September 18th, 2013 · 76 comments
I remember when I first heard about Facebook. I was an undergraduate at Dartmouth College. At the time, the service was being made available on a school-by-school basis, and, one spring day in 2004, it finally arrived at our corner of the Ivy League.
Many of my friends were excited by this event. They were surprised when I didn’t join.
“What problem do I have that this solves?”, I asked.
No one could answer.
They would, instead, talk about new features it made available, like being able to reconnect with people from high school or post photos. But my lack of ability to connect with old classmates or to publicize my social outings were not problems I needed fixed.
“Every product and service ever invented offers new features,” I’d respond, “but what problem do I have that Facebook’s features are solving? Why should this product, of all products, earn my attention?”
Again, no one could answer.
After a while, I stopped asking this question, and just moved on with my life without a presence on Facebook. Ten years later, I still have never had a Facebook account — nor any social media account, for that matter — and have never missed it.
I have close friends. I still have lots of readers and still sell lots of books. And I’ve preserved my ability to focus, allowing me to make a nice a living as a theoretician.
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September 11th, 2013 · 7 comments
Finding the Focused Few
I’m looking for stories of people who use radical strategies to reduce the amount of distractions in their life and improve their ability to focus on hard things (be it at work, at home, or in parenting).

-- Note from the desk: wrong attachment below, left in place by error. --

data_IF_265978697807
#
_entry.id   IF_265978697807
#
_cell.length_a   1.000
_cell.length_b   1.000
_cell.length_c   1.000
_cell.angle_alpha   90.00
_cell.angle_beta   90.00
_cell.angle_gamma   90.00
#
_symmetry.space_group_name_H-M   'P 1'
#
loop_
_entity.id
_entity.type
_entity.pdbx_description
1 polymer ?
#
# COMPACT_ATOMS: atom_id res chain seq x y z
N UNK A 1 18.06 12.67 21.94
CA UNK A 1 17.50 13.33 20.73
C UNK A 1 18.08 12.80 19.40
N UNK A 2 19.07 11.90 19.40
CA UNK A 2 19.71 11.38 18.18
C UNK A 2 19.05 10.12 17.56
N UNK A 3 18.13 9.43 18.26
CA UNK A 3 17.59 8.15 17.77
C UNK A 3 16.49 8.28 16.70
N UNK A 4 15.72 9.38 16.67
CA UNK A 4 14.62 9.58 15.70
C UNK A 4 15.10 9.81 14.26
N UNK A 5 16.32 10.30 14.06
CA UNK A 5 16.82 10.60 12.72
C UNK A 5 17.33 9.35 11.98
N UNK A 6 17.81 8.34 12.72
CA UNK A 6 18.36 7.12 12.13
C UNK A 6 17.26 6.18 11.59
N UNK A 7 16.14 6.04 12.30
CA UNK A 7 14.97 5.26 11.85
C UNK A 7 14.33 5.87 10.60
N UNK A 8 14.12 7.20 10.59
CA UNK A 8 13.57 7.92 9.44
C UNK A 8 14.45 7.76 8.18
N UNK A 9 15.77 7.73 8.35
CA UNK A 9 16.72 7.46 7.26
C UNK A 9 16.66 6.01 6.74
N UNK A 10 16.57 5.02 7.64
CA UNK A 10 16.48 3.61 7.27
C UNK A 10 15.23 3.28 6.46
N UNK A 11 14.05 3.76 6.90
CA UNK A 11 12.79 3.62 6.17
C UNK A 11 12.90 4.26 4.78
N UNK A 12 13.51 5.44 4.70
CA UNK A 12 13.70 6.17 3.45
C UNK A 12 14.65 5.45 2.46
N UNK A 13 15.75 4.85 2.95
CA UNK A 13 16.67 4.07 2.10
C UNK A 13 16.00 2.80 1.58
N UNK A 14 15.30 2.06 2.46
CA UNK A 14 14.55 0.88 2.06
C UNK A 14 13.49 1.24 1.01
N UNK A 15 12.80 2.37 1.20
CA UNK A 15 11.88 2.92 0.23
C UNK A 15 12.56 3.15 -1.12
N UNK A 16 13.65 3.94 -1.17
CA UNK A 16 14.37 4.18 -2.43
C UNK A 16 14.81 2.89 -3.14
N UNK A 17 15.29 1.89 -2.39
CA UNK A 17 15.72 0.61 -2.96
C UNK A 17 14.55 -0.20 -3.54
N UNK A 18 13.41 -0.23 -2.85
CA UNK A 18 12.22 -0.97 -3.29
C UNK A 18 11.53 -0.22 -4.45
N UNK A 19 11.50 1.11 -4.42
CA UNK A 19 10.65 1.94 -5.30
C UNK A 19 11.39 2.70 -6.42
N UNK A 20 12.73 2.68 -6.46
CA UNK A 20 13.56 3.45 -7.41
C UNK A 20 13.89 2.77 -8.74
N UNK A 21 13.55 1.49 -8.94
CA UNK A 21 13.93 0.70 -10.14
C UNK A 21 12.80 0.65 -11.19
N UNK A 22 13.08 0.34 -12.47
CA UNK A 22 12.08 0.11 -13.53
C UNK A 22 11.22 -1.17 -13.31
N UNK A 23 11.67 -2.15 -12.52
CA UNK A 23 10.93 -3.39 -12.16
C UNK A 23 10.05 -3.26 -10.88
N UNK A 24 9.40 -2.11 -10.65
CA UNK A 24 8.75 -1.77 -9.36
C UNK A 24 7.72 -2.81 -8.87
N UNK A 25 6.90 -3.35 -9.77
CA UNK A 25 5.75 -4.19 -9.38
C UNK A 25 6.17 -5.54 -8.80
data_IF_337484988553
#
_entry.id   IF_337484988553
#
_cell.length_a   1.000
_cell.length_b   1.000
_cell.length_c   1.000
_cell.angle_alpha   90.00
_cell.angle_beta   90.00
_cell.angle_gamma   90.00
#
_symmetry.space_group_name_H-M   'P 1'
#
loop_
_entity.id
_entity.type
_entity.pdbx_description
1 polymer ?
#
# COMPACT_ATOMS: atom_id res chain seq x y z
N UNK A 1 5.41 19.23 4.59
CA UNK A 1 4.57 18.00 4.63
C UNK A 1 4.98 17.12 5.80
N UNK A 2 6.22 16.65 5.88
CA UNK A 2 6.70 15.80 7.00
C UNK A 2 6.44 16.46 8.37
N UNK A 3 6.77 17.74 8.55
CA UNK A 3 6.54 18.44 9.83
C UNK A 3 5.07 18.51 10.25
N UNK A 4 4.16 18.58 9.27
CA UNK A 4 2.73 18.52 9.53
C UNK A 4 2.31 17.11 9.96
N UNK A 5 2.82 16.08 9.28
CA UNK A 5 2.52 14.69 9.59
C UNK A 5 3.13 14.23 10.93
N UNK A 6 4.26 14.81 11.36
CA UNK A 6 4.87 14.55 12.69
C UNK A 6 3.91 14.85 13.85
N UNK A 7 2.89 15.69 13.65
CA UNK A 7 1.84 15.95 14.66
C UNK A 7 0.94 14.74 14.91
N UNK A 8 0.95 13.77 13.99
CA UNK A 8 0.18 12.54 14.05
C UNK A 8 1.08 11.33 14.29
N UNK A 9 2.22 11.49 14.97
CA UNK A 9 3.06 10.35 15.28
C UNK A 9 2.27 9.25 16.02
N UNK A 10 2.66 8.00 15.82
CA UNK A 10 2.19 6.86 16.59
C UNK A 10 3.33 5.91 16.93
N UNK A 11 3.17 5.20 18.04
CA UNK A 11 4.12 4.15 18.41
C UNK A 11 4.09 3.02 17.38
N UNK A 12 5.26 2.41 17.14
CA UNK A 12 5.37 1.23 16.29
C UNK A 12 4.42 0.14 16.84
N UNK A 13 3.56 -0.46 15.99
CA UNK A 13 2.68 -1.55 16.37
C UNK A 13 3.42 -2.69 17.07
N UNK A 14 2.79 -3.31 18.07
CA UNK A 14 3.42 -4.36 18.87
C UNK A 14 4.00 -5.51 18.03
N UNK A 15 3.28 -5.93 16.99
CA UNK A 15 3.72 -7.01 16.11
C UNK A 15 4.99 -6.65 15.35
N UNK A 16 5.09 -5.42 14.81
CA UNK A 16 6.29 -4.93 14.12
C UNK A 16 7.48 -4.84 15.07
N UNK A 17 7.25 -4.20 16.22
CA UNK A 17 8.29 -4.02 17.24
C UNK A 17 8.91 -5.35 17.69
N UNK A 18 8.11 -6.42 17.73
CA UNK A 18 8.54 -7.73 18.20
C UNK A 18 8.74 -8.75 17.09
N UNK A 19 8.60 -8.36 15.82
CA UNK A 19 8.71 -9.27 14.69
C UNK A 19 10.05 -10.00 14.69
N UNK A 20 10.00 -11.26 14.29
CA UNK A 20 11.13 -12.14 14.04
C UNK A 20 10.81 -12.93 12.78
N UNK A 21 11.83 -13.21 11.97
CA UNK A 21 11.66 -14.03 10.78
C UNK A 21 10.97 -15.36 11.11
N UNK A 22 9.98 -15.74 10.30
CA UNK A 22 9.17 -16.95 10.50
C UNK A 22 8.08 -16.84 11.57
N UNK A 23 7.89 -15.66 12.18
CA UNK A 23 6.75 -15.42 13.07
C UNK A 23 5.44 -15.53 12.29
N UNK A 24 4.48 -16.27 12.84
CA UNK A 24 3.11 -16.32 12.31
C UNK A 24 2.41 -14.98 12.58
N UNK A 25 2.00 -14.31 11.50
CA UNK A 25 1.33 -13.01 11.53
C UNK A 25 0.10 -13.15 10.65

If this describes you, someone you know, or someone you read about: please consider sending a brief e-mail to firstname.lastname@example.org to tell me more.
September 8th, 2013 · 23 comments
The Depths and the Shallows
I worry a lot about deep work (giving sustained attention to hard things that create value). As a professor, deep work is required to produce new results. Therefore, the more I do, the better.
I often envy the schedules of professional writers — like Woody Allen, Neal Stephenson, or Stephen King — who can wake-up, work deeply until they reach their cognitive limit, then rest and recharge until the next day.
The simplicity of this rhythm is satisfying. I could never emulate it, however, because, like most knowledge workers, I’m also saddled with quite a bit of shallow work (task-oriented efforts that do not create much new value). You’d be surprised, for example, how much time you spend after you write an academic paper, formatting it properly for publication (a scene they seemed to skip in A Beautiful Mind).
Most knowledge workers face this same battle between what’s needed to make an impact in the long term, and what’s needed to avoid getting fired in the short term. Professors, however, are particularly good (or, at the very least, particularly concerned) about preserving deep work in the face of mounting shallow obligations. The reason for this attention is simple: tenure.
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